The air was thick now, and smelled of the Bad. Those of lesser stomachs left their dinner on the ground, while others simply covered their faces. The storm was white and dirty now as they rode into it’s heart. Dust kicked up in small devils around them, while the ground seemed to have become some kind of sludge below the topsoil. Their horses drug hooves through the mire, and the riders egged them on as best they could. Some left their mounts behind and moved in on foot while the wind screamed at them to leave. They moved on with their guns and knives drawn, held out at the ready.
Horrible noises drifted lazily to them on the air, but not a one – hardened by the frontier life- winced at a sound. Fire had somehow got caught in the trees. It blazed merrily away despite the wind’s best efforts, but never came towards the ground- as if afraid of what was there to greet it. The cloud was truly snow white now, and particles of some make flew with it. The horses that had championed the murk refused to go forward anymore. Solemnly, each rider dismounted and walked ever forward into the blasting debris.
The group crested a large cliff face, one that overlooked the abominations of the Bad. Gnarled towers reached into the skies, skeletal and forbidding, as they tried to touch the sun. Patterns lined the land below, old paint still evident., while ancient carcasses of machines held their secrets. These places were scary, not terrifying, not mystifying, not even horrifying, but the sublime type of scary that all with a brain have known.
Down below, visible in the midst of the cloud that buffeted the bulk of the cliff below their feet, they spied something left by the Bad.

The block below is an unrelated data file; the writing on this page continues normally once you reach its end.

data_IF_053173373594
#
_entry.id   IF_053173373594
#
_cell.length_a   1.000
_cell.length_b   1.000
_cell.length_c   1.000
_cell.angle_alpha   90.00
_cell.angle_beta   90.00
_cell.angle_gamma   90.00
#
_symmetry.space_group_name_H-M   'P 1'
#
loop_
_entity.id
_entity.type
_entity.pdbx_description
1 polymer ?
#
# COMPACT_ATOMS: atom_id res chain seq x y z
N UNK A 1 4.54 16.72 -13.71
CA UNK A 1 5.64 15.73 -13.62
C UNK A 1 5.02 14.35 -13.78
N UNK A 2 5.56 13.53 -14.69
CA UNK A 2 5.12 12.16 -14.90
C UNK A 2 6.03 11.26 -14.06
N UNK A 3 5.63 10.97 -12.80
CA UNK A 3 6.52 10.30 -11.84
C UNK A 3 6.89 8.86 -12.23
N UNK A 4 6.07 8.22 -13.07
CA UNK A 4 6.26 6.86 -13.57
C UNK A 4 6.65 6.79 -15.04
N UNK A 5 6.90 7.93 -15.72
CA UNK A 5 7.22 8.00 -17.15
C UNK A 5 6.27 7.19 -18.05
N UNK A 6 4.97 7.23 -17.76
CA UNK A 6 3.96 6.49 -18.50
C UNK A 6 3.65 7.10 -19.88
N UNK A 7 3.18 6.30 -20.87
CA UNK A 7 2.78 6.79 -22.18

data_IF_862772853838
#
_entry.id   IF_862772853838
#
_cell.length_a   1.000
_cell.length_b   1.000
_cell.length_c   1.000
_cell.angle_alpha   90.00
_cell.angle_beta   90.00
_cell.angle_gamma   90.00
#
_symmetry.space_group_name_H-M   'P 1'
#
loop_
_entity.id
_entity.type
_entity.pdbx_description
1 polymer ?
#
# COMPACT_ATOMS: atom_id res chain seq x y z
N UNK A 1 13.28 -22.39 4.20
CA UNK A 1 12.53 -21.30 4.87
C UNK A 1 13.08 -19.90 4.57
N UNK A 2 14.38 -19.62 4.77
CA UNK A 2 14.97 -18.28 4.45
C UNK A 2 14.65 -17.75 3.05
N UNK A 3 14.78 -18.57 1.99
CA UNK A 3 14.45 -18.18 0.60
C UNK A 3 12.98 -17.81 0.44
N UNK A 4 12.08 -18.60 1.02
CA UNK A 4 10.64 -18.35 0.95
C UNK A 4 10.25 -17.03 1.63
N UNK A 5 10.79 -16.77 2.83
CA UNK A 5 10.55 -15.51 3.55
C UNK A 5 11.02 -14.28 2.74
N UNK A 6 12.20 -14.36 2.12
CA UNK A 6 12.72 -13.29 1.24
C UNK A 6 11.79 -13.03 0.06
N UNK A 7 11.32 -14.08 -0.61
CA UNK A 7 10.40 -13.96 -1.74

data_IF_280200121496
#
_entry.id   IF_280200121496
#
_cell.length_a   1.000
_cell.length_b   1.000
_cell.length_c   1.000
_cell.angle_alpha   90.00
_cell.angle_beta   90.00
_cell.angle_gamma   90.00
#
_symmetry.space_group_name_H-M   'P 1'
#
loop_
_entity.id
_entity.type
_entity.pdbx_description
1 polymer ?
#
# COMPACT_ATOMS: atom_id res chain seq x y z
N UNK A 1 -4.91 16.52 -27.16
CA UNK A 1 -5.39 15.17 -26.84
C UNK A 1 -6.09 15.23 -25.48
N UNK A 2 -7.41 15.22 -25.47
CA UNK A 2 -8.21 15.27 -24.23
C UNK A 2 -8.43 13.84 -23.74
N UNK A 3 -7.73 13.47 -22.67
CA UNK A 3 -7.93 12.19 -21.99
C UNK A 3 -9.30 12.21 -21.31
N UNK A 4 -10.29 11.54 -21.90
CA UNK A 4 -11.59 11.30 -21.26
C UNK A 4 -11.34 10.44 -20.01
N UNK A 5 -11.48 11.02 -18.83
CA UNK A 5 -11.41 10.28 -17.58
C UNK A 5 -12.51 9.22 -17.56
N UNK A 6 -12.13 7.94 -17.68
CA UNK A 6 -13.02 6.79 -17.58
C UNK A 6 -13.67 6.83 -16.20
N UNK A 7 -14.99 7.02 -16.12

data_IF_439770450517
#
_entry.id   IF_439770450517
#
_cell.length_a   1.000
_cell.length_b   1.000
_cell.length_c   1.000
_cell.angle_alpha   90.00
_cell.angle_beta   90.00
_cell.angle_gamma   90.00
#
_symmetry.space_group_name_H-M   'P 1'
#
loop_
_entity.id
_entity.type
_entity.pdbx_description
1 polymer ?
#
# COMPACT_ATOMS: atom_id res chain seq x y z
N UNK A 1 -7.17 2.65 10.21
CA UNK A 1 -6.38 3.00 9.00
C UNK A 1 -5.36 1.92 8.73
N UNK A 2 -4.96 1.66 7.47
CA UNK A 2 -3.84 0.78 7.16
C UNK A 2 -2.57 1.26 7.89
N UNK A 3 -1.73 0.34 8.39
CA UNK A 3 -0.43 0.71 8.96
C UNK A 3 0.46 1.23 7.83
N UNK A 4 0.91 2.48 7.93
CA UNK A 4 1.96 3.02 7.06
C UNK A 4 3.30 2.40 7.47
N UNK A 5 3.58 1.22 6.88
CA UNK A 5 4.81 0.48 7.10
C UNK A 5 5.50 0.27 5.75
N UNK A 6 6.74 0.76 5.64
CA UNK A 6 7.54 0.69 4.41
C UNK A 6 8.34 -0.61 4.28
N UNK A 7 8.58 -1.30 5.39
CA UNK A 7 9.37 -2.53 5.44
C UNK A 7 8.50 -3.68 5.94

It stuck out of the ground like a pencil, half-buried in the painted patterns, while fire emanated from behind it. It shone like polished metal, and had odd markings only found in the dusted ruins and buried caverns of the Bad. Collectively they had knowledge of such things, but this picture that confronted them was unlike anything they had ever been told. Each hand tightened on it’s weapon, rage of their ancestors came to their throats. Some hung back, but most plodded towards the stretching architecture whose purpose was left unknown.
The rider who had paralled them slowed his mount. He trodded her through the cloud and up to the peak of the cliff where some still stood. Those left stared up at him with confused eyes and saw his gaze, sharp and pure. There was a tranquility there that aided them. His black mask moved as he spoke, a voice with eloquence and an unknown accent.

“ I am Fire, “ He spoke from old memory, “ I am become death, the destroyer of worlds.” Those around watched his gaze as it turned to those on the descent trail. He drew a single black pistol from somewhere near his heart and cocked the hammer.
“ Fire in the sky, riders from all the Hells of the Proto Worlds,” His soothing voice spoke only poetry it would seem, or something akin to it. His black mask moved with each syllable as if part of his face and not worn by it.
“Watch now, man. Watch the destruction those hands, my gift to you, have wrought, watch now man, as I rain your blood onto fields more ancient than your own, and with your blood, those fields shall be sown.”
His voice drifted into the sky, becoming one with the sky and the cloud that had exhausted its worst.
Those descending had reached the ground level now and moved in a body towards the burrowing machine. Many remarked as they moved on of the symmetry surrounding them, the excellence in construction, and yet the ruin that had given them death was the first thought. Their weapons were clutched in much lighter grips now as the wonder tempered their purpose. Most stopped to study the buildings and pieces that lay about, wondering at their intended form. Some began to vomit again, but the cause was unknown. Many cared little for the reason, though they should have.